• economic benefits – e.g. higher throughput and increased quality, as well as labour cost savings

  • regulatory and social acceptance can affect the rate of adoption even when deployment makes business sense. 

MGI’s report notes that the nature of work will change: “As processes are transformed by the automation of individual activities, people will perform activities that are complementary to the work that machines do (and vice versa). These shifts will change the organization of companies, the structure and bases of competition of industries, and business models…Individuals in the workplace will need to engage more comprehensively with machines as part of their everyday activities, and acquire new skills that will be in demand in the new automation age.”

The findings reveal that an estimated 50% of the activities that people are paid to do in the global economy have the potential to be automated by adapting currently demonstrated technology; and though less than 5% of occupations can be fully automated, about 60% have at least 30% of activities that can technically be automated. 

In its latest report, Jobs lost, jobs gained: workforce transitions in a time of automation (http://bit.ly/2ig4Ufo), MGI estimates that as many as 375 million workers globally (14% of the global workforce) will likely need to transition to new occupational categories and learn new skills, in the event of rapid automation adoption. However, the report notes that “Even with automation, the demand for work and workers could increase as economies grow, partly fueled by productivity growth enabled by technological progress”, and asserts that “new technologies have spurred the creation of many more jobs than they destroyed, and some of the new jobs are in occupations that cannot be envisioned at the outset”.

 

HR and AI hype

In late 2017, HR.com published a report, The state of artificial intelligence in HR, revealing the following findings from a survey it had conducted:

  •  as a profession, human resources function (HR) is still toward the bottom of the AI learning curve

  • current usage rates are low but are expected to explode in coming years

  • AI has the potential to enhance HR in five functional areas: analytics and metrics, time and attendance, talent acquisition, training and development, and compensation and payroll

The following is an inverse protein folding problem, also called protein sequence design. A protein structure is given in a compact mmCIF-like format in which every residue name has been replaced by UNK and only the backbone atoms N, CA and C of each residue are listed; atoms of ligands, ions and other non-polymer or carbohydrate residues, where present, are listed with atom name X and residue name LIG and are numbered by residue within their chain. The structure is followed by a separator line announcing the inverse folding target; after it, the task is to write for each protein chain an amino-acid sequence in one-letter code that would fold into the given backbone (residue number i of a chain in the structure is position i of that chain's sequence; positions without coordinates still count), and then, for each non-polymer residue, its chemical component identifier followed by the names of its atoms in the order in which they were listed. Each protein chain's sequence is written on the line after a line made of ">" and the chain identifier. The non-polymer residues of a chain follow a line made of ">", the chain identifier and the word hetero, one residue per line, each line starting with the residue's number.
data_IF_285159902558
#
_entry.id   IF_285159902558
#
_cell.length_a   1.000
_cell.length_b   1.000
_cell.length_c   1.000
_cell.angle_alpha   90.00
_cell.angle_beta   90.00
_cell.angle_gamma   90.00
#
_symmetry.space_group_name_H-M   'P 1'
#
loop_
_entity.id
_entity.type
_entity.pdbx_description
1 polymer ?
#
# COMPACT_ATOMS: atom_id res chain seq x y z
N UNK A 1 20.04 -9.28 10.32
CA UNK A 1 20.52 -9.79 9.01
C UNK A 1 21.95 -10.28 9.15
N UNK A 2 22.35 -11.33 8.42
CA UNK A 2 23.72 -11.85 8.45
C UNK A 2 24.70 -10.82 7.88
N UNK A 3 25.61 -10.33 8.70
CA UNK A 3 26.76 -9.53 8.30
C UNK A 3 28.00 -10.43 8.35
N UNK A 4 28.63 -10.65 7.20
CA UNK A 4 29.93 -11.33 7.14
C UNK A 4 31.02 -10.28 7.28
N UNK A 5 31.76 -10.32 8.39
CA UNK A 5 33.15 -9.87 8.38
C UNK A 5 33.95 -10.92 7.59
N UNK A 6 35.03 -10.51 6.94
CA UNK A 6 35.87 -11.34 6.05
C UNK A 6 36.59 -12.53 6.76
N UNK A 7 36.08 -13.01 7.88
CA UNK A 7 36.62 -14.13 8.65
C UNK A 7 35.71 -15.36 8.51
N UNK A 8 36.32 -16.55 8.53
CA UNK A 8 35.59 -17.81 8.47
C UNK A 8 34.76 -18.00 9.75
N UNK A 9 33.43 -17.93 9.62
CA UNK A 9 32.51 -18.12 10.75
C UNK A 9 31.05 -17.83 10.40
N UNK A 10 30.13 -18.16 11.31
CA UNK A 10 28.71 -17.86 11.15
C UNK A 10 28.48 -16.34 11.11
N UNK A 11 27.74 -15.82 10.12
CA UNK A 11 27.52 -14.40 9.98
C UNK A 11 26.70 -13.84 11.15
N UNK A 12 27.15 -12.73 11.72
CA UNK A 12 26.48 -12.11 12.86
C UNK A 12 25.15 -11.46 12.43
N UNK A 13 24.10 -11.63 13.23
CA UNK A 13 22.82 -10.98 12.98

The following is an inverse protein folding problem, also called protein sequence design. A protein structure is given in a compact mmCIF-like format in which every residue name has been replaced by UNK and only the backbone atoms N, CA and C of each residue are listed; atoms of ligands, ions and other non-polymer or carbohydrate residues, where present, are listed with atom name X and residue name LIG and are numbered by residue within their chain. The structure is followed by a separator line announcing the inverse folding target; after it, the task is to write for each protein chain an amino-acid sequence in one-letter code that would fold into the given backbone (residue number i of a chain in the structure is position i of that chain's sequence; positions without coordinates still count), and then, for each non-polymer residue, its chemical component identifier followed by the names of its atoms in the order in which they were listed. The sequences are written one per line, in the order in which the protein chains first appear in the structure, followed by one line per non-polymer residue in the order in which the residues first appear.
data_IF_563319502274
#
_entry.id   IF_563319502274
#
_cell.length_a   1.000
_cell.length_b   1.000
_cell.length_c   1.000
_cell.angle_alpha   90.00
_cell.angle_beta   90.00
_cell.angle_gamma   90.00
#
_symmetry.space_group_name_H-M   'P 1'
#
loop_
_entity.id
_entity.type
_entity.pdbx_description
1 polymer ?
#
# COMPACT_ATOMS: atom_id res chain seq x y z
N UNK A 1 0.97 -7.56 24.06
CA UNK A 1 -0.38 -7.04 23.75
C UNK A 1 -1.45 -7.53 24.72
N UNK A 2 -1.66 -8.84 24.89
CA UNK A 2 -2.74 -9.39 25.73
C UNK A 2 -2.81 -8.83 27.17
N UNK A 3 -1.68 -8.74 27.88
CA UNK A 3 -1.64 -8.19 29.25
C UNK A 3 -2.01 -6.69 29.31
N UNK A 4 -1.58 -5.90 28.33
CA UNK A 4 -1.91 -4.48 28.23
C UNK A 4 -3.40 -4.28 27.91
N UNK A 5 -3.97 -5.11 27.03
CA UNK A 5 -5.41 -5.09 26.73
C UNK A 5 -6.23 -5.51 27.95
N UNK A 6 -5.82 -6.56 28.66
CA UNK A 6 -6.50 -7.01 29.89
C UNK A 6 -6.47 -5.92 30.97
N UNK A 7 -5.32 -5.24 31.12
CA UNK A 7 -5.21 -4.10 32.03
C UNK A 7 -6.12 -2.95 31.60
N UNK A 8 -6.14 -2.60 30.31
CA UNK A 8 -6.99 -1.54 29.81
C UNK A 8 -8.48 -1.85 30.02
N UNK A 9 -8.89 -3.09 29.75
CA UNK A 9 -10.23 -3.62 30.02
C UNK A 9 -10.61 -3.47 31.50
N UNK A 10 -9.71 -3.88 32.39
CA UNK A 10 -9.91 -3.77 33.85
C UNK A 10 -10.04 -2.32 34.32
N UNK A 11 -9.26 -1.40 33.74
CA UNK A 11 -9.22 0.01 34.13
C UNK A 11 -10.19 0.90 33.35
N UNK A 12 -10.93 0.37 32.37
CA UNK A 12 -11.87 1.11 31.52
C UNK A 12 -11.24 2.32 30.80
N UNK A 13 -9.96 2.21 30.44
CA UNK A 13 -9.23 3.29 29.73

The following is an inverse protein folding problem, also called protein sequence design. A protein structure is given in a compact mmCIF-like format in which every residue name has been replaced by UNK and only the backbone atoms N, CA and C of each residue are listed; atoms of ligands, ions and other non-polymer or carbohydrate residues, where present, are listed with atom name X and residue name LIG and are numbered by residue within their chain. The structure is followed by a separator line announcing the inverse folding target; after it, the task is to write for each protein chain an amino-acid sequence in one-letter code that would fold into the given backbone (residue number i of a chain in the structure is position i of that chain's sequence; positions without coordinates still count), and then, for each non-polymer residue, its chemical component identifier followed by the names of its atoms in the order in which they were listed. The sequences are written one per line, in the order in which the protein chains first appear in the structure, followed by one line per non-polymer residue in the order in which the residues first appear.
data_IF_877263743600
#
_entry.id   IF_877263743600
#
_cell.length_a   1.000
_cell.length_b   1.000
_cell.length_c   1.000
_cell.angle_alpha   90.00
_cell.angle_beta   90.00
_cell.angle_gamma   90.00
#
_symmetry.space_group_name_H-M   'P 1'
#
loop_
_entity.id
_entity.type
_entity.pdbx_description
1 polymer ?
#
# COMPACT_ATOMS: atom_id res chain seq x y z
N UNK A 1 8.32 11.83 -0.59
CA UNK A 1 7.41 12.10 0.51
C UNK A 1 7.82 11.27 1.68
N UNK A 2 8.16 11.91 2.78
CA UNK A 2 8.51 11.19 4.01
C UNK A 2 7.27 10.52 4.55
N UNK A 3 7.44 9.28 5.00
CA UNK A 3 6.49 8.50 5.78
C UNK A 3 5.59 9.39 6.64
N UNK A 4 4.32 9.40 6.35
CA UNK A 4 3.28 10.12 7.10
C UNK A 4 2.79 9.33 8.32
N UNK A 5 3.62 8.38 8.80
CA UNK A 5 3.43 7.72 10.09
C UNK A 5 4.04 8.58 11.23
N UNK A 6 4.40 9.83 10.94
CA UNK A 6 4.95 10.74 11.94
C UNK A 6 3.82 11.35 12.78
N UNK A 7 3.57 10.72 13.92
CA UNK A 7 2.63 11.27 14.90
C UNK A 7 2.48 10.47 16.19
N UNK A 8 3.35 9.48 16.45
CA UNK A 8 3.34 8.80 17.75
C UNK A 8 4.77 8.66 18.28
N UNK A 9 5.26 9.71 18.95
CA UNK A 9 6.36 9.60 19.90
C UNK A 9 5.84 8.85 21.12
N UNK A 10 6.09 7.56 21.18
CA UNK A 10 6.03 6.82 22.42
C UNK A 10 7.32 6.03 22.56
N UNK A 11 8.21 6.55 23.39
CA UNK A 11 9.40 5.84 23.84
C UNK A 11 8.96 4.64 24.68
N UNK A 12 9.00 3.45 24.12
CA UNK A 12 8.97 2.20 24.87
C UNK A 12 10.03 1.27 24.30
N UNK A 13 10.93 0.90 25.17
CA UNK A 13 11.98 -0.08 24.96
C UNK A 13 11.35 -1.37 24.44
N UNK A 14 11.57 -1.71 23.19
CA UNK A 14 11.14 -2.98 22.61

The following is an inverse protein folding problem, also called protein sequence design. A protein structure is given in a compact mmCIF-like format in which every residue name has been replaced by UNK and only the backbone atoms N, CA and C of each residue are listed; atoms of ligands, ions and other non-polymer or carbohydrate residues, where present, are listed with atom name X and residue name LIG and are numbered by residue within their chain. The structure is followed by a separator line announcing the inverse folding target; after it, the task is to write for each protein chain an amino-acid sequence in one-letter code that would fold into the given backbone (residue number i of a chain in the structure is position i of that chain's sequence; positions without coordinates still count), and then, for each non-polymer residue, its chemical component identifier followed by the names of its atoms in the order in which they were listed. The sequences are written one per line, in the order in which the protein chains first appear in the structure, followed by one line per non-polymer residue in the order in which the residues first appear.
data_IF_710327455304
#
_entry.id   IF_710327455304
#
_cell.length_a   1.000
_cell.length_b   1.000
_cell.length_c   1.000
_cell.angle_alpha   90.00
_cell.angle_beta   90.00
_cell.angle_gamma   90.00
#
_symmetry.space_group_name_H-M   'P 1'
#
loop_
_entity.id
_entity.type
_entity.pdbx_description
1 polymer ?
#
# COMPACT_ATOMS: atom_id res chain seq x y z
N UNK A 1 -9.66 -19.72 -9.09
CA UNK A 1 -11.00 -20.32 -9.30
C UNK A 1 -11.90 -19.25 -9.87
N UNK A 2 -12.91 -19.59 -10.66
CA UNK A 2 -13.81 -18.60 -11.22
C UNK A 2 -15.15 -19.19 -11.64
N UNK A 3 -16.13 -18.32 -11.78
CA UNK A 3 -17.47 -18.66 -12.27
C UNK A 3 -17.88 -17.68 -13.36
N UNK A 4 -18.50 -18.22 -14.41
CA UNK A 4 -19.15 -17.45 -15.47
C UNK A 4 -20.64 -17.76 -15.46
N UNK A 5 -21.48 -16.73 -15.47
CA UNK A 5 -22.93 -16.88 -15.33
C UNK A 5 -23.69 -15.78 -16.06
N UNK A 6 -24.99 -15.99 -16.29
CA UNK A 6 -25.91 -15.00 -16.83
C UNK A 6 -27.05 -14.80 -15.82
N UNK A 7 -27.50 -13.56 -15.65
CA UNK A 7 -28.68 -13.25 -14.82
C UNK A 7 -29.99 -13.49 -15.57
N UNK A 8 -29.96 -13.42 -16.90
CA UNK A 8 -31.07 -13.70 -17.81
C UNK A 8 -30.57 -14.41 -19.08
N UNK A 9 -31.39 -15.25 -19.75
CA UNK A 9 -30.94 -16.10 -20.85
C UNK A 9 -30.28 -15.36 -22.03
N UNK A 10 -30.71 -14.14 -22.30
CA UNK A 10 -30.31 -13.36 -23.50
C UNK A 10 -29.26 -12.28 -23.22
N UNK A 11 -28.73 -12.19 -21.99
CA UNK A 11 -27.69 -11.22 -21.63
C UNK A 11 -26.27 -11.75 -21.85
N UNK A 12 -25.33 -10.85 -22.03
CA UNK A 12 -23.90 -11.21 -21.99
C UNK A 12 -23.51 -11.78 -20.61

• the ability to analyse and predict are the AI features HR professionals want most from AI-powered applications

  • HR professionals expect that AI will be used more for automation than augmentation 

  • HR will make use of automated AI interfaces to aid employees, with 75% anticipating that AI interfaces such as chatbots and virtual assistants will become an increasingly viable way for employees to get real-time answers to their HR-related questions

  • employees will increasingly take direction from AIs

  • more respondents predict job losses than job gains resulting from AI in their organisations

  • AI is widely viewed as a valuable talent acquisition tool, with 70% of respondents agreeing that AI-based algorithms can be used to improve recruitment by scanning work samples, resumes and other materials and then predicting which ones are most likely to lead to good hires

  • most HR professionals have conflicted feelings about the potential power of AI to monitor and report back on employees.

The HR.com report comments that “As the importance of AI in HR rises, the risk of market hype increases as well”. The report notes that Gartner Inc, the research and advisory organisation, reported in July 2017 that “… growing interest in [AI is] pushing established software vendors to introduce AI into their product strategy, creating considerable confusion in the process…[and] by 2020, AI technologies will be virtually pervasive in almost every new software product and service.” 

Jim Hare, research vice president at Gartner Inc, says “As AI accelerates up the hype cycle, many software providers are looking to stake their claim in the biggest gold rush in recent years. AI offers exciting possibilities, but unfortunately most vendors are focused on the goal of simply building and marketing an AI-based product rather than first identifying needs, potential uses and the business value to customers.